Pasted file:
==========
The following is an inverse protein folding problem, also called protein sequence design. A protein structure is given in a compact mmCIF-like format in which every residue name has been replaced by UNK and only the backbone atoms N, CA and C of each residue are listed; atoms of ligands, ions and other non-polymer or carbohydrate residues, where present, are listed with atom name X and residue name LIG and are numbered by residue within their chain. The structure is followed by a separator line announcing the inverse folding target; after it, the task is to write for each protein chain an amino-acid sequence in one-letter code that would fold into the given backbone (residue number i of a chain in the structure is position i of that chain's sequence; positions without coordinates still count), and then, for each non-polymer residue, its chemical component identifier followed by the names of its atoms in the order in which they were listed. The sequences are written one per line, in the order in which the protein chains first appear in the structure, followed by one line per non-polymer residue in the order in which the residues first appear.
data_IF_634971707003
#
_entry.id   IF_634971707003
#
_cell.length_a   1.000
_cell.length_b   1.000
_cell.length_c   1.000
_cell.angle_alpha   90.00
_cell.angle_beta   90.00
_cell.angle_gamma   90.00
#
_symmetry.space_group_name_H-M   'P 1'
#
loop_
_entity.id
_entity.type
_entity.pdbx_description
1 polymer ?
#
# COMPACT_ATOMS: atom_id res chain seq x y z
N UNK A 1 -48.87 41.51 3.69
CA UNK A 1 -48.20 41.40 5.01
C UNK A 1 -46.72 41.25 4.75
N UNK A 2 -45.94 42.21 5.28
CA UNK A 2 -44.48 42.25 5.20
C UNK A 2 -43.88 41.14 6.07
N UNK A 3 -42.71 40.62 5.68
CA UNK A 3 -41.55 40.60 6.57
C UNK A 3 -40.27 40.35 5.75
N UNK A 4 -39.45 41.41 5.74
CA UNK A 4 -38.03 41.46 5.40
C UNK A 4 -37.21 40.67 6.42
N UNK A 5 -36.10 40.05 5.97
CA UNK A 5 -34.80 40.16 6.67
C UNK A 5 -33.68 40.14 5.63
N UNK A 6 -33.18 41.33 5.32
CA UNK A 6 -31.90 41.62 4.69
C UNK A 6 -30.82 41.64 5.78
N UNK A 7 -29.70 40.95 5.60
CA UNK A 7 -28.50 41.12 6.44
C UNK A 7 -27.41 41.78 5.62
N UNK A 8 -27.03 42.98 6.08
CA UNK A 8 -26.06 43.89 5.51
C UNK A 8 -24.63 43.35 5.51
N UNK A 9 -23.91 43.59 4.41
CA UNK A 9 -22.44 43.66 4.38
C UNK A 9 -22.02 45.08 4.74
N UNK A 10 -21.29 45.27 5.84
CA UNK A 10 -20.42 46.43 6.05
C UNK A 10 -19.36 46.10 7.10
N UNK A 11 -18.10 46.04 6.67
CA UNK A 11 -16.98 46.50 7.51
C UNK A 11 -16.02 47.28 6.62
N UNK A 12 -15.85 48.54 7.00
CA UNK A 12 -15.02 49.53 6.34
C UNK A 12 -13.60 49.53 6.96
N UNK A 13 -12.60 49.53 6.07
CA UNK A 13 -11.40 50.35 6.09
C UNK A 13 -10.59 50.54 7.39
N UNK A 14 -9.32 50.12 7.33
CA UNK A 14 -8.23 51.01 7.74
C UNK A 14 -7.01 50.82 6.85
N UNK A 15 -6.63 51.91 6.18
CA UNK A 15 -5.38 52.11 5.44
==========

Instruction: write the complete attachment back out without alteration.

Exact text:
The following is an inverse protein folding problem, also called protein sequence design. A protein structure is given in a compact mmCIF-like format in which every residue name has been replaced by UNK and only the backbone atoms N, CA and C of each residue are listed; atoms of ligands, ions and other non-polymer or carbohydrate residues, where present, are listed with atom name X and residue name LIG and are numbered by residue within their chain. The structure is followed by a separator line announcing the inverse folding target; after it, the task is to write for each protein chain an amino-acid sequence in one-letter code that would fold into the given backbone (residue number i of a chain in the structure is position i of that chain's sequence; positions without coordinates still count), and then, for each non-polymer residue, its chemical component identifier followed by the names of its atoms in the order in which they were listed. The sequences are written one per line, in the order in which the protein chains first appear in the structure, followed by one line per non-polymer residue in the order in which the residues first appear.
data_IF_634971707003
#
_entry.id   IF_634971707003
#
_cell.length_a   1.000
_cell.length_b   1.000
_cell.length_c   1.000
_cell.angle_alpha   90.00
_cell.angle_beta   90.00
_cell.angle_gamma   90.00
#
_symmetry.space_group_name_H-M   'P 1'
#
loop_
_entity.id
_entity.type
_entity.pdbx_description
1 polymer ?
#
# COMPACT_ATOMS: atom_id res chain seq x y z
N UNK A 1 -48.87 41.51 3.69
CA UNK A 1 -48.20 41.40 5.01
C UNK A 1 -46.72 41.25 4.75
N UNK A 2 -45.94 42.21 5.28
CA UNK A 2 -44.48 42.25 5.20
C UNK A 2 -43.88 41.14 6.07
N UNK A 3 -42.71 40.62 5.68
CA UNK A 3 -41.55 40.60 6.57
C UNK A 3 -40.27 40.35 5.75
N UNK A 4 -39.45 41.41 5.74
CA UNK A 4 -38.03 41.46 5.40
C UNK A 4 -37.21 40.67 6.42
N UNK A 5 -36.10 40.05 5.97
CA UNK A 5 -34.80 40.16 6.67
C UNK A 5 -33.68 40.14 5.63
N UNK A 6 -33.18 41.33 5.32
CA UNK A 6 -31.90 41.62 4.69
C UNK A 6 -30.82 41.64 5.78
N UNK A 7 -29.70 40.95 5.60
CA UNK A 7 -28.50 41.12 6.44
C UNK A 7 -27.41 41.78 5.62
N UNK A 8 -27.03 42.98 6.08
CA UNK A 8 -26.06 43.89 5.51
C UNK A 8 -24.63 43.35 5.51
N UNK A 9 -23.91 43.59 4.41
CA UNK A 9 -22.44 43.66 4.38
C UNK A 9 -22.02 45.08 4.74
N UNK A 10 -21.29 45.27 5.84
CA UNK A 10 -20.42 46.43 6.05
C UNK A 10 -19.36 46.10 7.10
N UNK A 11 -18.10 46.04 6.67
CA UNK A 11 -16.98 46.50 7.51
C UNK A 11 -16.02 47.28 6.62
N UNK A 12 -15.85 48.54 7.00
CA UNK A 12 -15.02 49.53 6.34
C UNK A 12 -13.60 49.53 6.96
N UNK A 13 -12.60 49.53 6.07
CA UNK A 13 -11.40 50.35 6.09
C UNK A 13 -10.59 50.54 7.39
N UNK A 14 -9.32 50.12 7.33
CA UNK A 14 -8.23 51.01 7.74
C UNK A 14 -7.01 50.82 6.85
N UNK A 15 -6.63 51.91 6.18
CA UNK A 15 -5.38 52.11 5.44